Above: Short animation of proposed dropdown menu. You can view a compiled version of the page, here.
This is a short post intended to just demonstrate a potential format for hosting a dynamic list of analytical modules in a drop down menu. The goal was to just roughly mock something out in React, and, hackiness aside, just demonstrate a possible data schema that would allow for navigable, nested module lists.
Inspiration was me noticing that a component of the frontend on the app I work on at my job could be better sorted into a menu of some sort. I played around with some ideas here, and took notes since nested lists do not appear to be a common component when looking around at published React components.
This is a very straightforward static page with just a few components developed to represent the different parts of the drop down menu. To see the whole related files to create this page, I’ve placed the content in this repo on Github.
I propose a structure such as the following for passing through a dynamic nested list (in this case a list where there are a set of modules you can choose from). Each is grouped under a category, and each category gets some custom styling themes.
Each nested array element will be handled in this top level component,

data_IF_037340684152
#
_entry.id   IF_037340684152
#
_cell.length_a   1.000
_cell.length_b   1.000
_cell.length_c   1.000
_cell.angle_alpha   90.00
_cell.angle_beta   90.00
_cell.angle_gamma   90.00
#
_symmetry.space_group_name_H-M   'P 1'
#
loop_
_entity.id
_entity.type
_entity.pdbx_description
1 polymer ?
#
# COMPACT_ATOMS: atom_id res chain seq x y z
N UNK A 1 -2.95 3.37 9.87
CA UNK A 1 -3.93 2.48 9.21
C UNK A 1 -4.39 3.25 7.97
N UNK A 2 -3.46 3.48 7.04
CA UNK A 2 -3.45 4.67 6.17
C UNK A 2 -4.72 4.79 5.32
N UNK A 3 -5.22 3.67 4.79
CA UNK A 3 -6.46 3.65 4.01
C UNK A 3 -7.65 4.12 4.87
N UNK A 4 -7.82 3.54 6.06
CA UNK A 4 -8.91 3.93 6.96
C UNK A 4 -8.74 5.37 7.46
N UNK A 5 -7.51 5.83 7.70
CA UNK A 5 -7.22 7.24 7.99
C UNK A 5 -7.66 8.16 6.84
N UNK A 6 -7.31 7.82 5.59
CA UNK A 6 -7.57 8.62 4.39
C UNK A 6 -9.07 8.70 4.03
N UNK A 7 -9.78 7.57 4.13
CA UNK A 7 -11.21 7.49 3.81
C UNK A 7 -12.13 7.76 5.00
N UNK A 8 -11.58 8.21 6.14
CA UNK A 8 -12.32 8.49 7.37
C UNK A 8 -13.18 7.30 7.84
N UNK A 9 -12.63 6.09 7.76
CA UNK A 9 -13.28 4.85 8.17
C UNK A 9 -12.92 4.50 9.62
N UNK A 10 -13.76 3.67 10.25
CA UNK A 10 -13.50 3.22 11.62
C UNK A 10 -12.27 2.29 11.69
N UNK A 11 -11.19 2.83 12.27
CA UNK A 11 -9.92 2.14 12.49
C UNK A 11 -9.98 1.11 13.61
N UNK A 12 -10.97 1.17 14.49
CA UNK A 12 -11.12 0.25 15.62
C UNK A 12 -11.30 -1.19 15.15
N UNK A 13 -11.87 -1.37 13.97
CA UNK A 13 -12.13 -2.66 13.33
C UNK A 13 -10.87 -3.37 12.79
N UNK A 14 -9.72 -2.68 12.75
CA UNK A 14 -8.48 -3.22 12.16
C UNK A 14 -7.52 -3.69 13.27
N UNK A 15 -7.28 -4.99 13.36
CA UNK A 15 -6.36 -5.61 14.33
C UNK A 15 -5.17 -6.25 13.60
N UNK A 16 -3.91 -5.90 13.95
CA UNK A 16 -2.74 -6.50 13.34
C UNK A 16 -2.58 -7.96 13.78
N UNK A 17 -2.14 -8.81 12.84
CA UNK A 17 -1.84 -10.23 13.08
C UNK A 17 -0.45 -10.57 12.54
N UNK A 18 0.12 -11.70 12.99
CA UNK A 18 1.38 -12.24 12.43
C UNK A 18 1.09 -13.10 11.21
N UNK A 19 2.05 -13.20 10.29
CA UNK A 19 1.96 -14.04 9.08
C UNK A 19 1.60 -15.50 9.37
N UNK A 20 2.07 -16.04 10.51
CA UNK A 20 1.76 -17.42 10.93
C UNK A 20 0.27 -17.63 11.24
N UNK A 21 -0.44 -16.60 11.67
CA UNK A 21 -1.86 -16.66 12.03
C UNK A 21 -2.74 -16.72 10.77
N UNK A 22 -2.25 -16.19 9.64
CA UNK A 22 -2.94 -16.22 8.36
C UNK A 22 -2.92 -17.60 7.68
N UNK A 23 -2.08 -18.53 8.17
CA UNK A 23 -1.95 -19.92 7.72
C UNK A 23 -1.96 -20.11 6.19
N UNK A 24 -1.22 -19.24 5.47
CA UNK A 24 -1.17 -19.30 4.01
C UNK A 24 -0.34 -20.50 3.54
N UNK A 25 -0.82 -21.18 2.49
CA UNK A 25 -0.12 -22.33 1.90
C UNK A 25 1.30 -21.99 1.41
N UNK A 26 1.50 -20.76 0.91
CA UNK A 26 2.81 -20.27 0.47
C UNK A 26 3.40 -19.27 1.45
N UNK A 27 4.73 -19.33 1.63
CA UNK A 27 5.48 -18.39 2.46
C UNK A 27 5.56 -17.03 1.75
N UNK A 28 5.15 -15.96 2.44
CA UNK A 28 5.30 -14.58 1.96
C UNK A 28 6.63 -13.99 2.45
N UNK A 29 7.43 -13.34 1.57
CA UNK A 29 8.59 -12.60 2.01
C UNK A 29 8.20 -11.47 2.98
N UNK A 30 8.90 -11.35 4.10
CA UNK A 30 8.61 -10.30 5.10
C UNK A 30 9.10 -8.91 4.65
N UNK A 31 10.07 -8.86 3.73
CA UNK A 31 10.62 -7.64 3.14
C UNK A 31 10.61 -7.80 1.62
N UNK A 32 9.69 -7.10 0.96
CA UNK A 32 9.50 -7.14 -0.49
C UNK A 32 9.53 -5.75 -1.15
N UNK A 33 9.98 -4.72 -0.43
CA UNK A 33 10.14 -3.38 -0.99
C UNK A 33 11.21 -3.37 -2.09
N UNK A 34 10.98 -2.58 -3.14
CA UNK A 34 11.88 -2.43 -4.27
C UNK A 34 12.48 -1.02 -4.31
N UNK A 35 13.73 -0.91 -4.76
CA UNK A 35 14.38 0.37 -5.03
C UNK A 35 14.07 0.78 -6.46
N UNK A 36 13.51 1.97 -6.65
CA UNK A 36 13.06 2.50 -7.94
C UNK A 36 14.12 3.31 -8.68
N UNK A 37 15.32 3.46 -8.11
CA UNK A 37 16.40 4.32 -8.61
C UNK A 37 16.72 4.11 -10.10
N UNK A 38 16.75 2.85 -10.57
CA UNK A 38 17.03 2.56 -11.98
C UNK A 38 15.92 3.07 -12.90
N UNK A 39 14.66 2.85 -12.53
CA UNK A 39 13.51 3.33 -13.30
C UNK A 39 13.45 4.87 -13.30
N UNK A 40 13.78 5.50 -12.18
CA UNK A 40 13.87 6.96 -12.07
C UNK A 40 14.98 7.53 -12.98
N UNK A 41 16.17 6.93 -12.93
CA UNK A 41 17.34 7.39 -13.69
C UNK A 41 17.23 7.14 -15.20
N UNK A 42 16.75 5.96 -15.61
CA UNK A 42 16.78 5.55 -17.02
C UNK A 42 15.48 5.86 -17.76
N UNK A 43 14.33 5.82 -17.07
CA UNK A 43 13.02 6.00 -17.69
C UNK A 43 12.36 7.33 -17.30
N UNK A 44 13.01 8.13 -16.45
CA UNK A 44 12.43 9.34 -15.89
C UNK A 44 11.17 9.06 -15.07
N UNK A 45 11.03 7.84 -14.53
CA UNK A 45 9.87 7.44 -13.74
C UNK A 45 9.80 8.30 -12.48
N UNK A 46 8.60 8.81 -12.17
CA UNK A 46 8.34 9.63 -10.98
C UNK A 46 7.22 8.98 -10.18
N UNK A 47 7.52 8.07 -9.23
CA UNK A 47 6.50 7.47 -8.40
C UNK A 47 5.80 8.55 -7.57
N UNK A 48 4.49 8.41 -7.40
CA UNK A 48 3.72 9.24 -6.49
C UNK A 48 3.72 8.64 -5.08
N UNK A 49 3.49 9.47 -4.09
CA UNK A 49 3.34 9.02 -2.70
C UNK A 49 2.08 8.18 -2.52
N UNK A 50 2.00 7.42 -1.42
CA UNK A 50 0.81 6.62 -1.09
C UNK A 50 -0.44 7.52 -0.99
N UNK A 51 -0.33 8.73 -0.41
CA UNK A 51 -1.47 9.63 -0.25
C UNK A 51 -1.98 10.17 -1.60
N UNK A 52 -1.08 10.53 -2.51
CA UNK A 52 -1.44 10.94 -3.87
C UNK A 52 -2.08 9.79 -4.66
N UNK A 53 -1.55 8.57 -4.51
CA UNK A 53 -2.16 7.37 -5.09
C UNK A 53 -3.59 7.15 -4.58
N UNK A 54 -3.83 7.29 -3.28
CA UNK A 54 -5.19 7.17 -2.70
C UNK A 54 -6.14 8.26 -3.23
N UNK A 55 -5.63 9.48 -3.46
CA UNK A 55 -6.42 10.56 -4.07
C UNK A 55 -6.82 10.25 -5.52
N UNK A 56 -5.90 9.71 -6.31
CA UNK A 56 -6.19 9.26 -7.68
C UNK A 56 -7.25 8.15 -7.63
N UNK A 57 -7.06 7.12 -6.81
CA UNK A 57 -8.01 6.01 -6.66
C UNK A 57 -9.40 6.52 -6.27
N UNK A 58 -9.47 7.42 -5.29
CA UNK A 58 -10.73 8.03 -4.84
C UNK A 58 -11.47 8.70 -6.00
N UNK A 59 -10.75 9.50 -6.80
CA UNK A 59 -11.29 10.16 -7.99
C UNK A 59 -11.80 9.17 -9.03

ModuleGroupSelector, which creates drop downs for each group. Then, within each group, the list of modules is passed through.
Note that toggle bindings are made for each element. This will be the case for both the menu item here that shows the groups, as well as the group components that house each of their subset of modules.
So, when a user hovers over the menu component to show the groups, it triggers the rendering of the list of groups as components:
Each group div above is designed to by styled slightly based on that groups meta attributes. Those styles are also passed down to the element’s child components, which in this case are the modules themselves:
That gets us consistent group styles paired through to the subcomponents of a group of modules.
Note that the styling (if you view the CSS) is pretty hacky (also apologies for not using Scss or Sass). The location of the div for the group elements is hard set with absolute positioning. But, I think the design pattern for the modules themselves works, wherein relative positioning based on the location of the parent group selector is used. This gets the rightward-cascading menu pattern that allows for a more legible, nested drop down list.